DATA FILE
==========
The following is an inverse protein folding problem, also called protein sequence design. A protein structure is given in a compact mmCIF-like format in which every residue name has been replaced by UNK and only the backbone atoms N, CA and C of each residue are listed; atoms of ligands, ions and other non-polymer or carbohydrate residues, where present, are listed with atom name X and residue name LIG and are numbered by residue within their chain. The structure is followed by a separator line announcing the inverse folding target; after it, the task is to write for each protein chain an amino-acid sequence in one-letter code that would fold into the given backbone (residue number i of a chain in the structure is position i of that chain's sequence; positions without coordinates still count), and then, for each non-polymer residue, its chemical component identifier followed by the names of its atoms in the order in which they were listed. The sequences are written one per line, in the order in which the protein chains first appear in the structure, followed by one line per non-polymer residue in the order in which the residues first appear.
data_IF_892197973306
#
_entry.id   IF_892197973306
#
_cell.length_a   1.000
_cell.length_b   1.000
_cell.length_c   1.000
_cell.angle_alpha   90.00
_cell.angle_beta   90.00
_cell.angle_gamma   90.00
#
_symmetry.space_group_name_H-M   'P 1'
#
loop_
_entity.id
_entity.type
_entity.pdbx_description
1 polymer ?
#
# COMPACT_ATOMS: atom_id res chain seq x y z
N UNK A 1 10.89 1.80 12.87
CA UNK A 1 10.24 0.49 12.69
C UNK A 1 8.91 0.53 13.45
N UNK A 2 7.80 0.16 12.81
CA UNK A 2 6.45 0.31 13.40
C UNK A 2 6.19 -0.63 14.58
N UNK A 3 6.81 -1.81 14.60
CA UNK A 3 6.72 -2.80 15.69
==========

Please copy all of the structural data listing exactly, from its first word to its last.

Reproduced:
The following is an inverse protein folding problem, also called protein sequence design. A protein structure is given in a compact mmCIF-like format in which every residue name has been replaced by UNK and only the backbone atoms N, CA and C of each residue are listed; atoms of ligands, ions and other non-polymer or carbohydrate residues, where present, are listed with atom name X and residue name LIG and are numbered by residue within their chain. The structure is followed by a separator line announcing the inverse folding target; after it, the task is to write for each protein chain an amino-acid sequence in one-letter code that would fold into the given backbone (residue number i of a chain in the structure is position i of that chain's sequence; positions without coordinates still count), and then, for each non-polymer residue, its chemical component identifier followed by the names of its atoms in the order in which they were listed. The sequences are written one per line, in the order in which the protein chains first appear in the structure, followed by one line per non-polymer residue in the order in which the residues first appear.
data_IF_892197973306
#
_entry.id   IF_892197973306
#
_cell.length_a   1.000
_cell.length_b   1.000
_cell.length_c   1.000
_cell.angle_alpha   90.00
_cell.angle_beta   90.00
_cell.angle_gamma   90.00
#
_symmetry.space_group_name_H-M   'P 1'
#
loop_
_entity.id
_entity.type
_entity.pdbx_description
1 polymer ?
#
# COMPACT_ATOMS: atom_id res chain seq x y z
N UNK A 1 10.89 1.80 12.87
CA UNK A 1 10.24 0.49 12.69
C UNK A 1 8.91 0.53 13.45
N UNK A 2 7.80 0.16 12.81
CA UNK A 2 6.45 0.31 13.40
C UNK A 2 6.19 -0.63 14.58
N UNK A 3 6.81 -1.81 14.60
CA UNK A 3 6.72 -2.80 15.69